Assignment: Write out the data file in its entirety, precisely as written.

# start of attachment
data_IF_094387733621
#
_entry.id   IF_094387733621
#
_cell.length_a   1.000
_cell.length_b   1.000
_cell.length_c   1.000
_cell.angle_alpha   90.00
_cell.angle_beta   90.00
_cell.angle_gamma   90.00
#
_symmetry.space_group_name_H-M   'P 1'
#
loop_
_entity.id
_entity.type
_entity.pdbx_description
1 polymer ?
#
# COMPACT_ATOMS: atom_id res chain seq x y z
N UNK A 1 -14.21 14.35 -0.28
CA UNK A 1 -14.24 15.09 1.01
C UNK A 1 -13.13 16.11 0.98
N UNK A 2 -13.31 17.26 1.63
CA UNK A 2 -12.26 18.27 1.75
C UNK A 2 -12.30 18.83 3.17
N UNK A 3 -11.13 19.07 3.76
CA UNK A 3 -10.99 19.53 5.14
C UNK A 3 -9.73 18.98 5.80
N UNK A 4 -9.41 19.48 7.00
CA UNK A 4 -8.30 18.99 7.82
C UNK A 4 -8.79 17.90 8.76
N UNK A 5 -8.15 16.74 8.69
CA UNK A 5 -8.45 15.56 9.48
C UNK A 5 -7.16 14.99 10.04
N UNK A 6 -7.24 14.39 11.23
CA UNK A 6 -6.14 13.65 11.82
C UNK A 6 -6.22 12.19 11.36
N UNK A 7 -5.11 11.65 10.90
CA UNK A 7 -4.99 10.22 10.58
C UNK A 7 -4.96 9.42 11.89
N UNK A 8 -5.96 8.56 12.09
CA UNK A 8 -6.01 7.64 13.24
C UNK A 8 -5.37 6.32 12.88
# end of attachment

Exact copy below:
data_IF_094387733621
#
_entry.id   IF_094387733621
#
_cell.length_a   1.000
_cell.length_b   1.000
_cell.length_c   1.000
_cell.angle_alpha   90.00
_cell.angle_beta   90.00
_cell.angle_gamma   90.00
#
_symmetry.space_group_name_H-M   'P 1'
#
loop_
_entity.id
_entity.type
_entity.pdbx_description
1 polymer ?
#
# COMPACT_ATOMS: atom_id res chain seq x y z
N UNK A 1 -14.21 14.35 -0.28
CA UNK A 1 -14.24 15.09 1.01
C UNK A 1 -13.13 16.11 0.98
N UNK A 2 -13.31 17.26 1.63
CA UNK A 2 -12.26 18.27 1.75
C UNK A 2 -12.30 18.83 3.17
N UNK A 3 -11.13 19.07 3.76
CA UNK A 3 -10.99 19.53 5.14
C UNK A 3 -9.73 18.98 5.80
N UNK A 4 -9.41 19.48 7.00
CA UNK A 4 -8.30 18.99 7.82
C UNK A 4 -8.79 17.90 8.76
N UNK A 5 -8.15 16.74 8.69
CA UNK A 5 -8.45 15.56 9.48
C UNK A 5 -7.16 14.99 10.04
N UNK A 6 -7.24 14.39 11.23
CA UNK A 6 -6.14 13.65 11.82
C UNK A 6 -6.22 12.19 11.36
N UNK A 7 -5.11 11.65 10.90
CA UNK A 7 -4.99 10.22 10.58
C UNK A 7 -4.96 9.42 11.89
N UNK A 8 -5.96 8.56 12.09
CA UNK A 8 -6.01 7.64 13.24
C UNK A 8 -5.37 6.32 12.88